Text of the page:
Saturday, June 4, 2016

The Granville



I had shirts on the brain for a while, and I thought to try out the Granville from Sewaholic.  Lately I am of the opinion that one really needs two shirt patterns to fall back on:  one that is well fitted for use with sturdier and crisper fabrics, as well as a looser fitting pattern for softer fabrics.  (That’s my thinking to-day.  Tomorrow I might be of a totally different opinion.)  The Granville definitely falls into the “well fitted” category.
The pattern had been lying around here for some time, and in January I finally decided to start a muslin (in muslin, of course). 
muslin front
Before I got anywhere near finishing that, I realized that I needed to sew a shirt sample for my shirt class.  Muslin got thrown aside, and a white shirt was zipped up without too much thought on how it would fit me.  (I’ll deal with any “issues” when the shirt comes home from the store.)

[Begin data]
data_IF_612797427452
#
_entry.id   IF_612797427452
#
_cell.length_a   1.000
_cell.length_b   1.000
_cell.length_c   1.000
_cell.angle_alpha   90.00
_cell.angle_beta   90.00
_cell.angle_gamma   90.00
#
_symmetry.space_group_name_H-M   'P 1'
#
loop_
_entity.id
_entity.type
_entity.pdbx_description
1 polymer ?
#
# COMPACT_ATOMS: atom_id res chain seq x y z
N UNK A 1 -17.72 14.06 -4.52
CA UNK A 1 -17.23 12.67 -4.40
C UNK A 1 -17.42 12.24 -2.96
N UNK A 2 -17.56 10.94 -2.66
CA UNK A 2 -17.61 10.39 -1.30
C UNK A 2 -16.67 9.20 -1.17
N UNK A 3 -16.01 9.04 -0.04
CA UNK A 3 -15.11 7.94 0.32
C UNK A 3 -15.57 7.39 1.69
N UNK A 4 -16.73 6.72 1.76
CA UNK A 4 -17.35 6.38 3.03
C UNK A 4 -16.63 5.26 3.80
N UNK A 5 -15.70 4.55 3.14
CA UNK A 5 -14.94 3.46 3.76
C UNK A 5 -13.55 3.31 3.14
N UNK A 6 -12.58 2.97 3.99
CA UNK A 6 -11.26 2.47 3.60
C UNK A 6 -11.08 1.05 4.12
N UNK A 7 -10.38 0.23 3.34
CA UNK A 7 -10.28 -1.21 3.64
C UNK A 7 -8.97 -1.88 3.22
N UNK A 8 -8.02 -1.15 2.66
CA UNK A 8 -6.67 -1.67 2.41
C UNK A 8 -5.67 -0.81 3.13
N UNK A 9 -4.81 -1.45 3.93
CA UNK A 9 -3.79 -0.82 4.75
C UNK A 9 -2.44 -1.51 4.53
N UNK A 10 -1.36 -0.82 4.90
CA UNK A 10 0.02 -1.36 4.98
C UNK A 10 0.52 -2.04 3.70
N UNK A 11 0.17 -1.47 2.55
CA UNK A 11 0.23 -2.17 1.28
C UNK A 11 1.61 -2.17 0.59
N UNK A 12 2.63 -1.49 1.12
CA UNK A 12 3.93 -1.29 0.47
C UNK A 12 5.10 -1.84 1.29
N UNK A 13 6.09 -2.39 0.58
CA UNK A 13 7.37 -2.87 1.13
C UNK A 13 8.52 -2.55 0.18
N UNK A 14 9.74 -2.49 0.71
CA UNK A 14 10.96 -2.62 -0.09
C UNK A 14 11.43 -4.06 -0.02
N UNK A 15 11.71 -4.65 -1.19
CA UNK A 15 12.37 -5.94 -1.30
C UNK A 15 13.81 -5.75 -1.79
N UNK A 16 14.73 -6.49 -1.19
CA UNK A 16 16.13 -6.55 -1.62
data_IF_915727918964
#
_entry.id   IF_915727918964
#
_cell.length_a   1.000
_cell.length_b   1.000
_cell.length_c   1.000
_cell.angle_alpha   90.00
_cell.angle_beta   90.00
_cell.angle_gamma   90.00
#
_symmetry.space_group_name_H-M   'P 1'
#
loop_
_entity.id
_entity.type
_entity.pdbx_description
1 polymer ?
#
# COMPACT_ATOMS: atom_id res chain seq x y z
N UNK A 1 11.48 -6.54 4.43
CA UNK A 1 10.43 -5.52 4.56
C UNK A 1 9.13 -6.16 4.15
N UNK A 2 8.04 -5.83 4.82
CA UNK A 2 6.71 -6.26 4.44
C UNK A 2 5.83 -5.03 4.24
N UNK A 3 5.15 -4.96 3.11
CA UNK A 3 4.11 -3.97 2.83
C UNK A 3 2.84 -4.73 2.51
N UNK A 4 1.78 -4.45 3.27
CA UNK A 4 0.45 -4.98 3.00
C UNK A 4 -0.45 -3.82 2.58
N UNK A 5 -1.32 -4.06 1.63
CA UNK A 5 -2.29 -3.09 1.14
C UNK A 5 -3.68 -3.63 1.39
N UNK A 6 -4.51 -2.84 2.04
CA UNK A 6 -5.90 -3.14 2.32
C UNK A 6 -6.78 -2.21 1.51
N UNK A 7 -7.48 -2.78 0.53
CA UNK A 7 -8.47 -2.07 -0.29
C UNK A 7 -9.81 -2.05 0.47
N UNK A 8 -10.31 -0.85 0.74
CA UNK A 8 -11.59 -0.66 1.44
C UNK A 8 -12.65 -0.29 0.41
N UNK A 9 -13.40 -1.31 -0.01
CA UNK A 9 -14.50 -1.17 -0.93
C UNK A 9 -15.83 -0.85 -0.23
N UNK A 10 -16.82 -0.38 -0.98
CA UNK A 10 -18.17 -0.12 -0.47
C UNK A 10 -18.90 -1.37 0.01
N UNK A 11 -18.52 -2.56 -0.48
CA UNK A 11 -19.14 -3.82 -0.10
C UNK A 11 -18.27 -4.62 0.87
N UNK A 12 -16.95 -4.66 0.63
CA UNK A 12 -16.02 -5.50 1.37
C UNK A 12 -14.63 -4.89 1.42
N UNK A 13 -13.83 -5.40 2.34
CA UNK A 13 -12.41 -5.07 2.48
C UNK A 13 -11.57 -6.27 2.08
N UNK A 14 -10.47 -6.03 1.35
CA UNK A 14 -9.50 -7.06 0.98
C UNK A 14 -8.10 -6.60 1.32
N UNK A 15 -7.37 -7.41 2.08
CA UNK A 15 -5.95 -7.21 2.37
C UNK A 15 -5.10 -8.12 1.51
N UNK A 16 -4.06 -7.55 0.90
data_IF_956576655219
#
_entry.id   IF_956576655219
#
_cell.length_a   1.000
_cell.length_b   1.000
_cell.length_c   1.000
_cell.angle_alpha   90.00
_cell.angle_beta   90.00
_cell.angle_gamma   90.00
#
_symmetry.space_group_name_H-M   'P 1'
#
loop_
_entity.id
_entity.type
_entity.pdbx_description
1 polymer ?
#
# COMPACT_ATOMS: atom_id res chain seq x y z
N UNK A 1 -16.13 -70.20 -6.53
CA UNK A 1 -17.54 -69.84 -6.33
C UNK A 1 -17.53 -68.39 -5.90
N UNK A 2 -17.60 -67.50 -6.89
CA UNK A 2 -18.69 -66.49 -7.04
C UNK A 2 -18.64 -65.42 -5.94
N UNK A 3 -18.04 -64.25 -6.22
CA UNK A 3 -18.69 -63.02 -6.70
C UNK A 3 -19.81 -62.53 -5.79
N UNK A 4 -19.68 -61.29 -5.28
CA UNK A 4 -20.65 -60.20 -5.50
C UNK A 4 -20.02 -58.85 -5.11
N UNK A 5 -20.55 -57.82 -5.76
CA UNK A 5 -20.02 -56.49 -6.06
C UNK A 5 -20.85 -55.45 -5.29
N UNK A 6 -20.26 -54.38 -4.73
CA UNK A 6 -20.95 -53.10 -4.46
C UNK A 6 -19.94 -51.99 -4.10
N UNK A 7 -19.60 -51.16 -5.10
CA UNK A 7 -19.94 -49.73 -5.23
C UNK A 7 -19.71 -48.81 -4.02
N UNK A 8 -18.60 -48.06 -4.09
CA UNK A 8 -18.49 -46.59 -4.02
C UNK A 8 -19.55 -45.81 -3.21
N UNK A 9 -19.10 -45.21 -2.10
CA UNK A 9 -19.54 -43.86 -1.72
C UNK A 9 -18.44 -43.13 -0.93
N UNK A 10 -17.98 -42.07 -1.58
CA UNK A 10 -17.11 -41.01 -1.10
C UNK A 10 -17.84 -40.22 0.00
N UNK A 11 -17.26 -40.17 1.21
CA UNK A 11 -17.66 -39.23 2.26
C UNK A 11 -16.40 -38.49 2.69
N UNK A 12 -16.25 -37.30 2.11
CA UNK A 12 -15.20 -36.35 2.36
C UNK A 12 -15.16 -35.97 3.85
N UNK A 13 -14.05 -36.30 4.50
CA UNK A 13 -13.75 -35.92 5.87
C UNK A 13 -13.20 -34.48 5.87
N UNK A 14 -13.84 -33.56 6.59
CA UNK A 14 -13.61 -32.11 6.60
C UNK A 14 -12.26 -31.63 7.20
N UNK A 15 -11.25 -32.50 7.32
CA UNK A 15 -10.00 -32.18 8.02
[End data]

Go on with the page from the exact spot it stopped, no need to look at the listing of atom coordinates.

white front
Once class samples were ensconced in the store, it was back to tweaking the pattern. 
muslin back
First and foremost – the sleeves were far too long.  I’d already sewn the vent and cuff on the muslin (I did intend for it to be a wearable piece), so the only option for shortening was to do it from the top.  Secondly, there was too much sticking out at the hip (the Jetson’s look, my daughter calls it – if you recall how clothes look on Mrs. Jetson in the cartoon by that name).  That was an easy fix.  Thirdly, there was some weird “pouf” across the front.  I seem to have no problem slashing and mangling other people’s patterns to get them a good fit, but when it comes to my own …  I decided to be brave and do what my gut instinct (and all sorts of fitting books and instructions tell me) – I took an inch out of the centre of the front piece.  The bust dart disappears.  (Yeah!  No darts to sew!)  And … problem solved – no more weird pouf.  So, that makes two shirts with darts that are perfectly wearable, just not so perfectly fitted.  Onward.
Japanese print front
A new shipment of fabric at Joyce’s brought a Japanese calligraphy print.  Don’t know why, but I just had to have it.  For a shirt.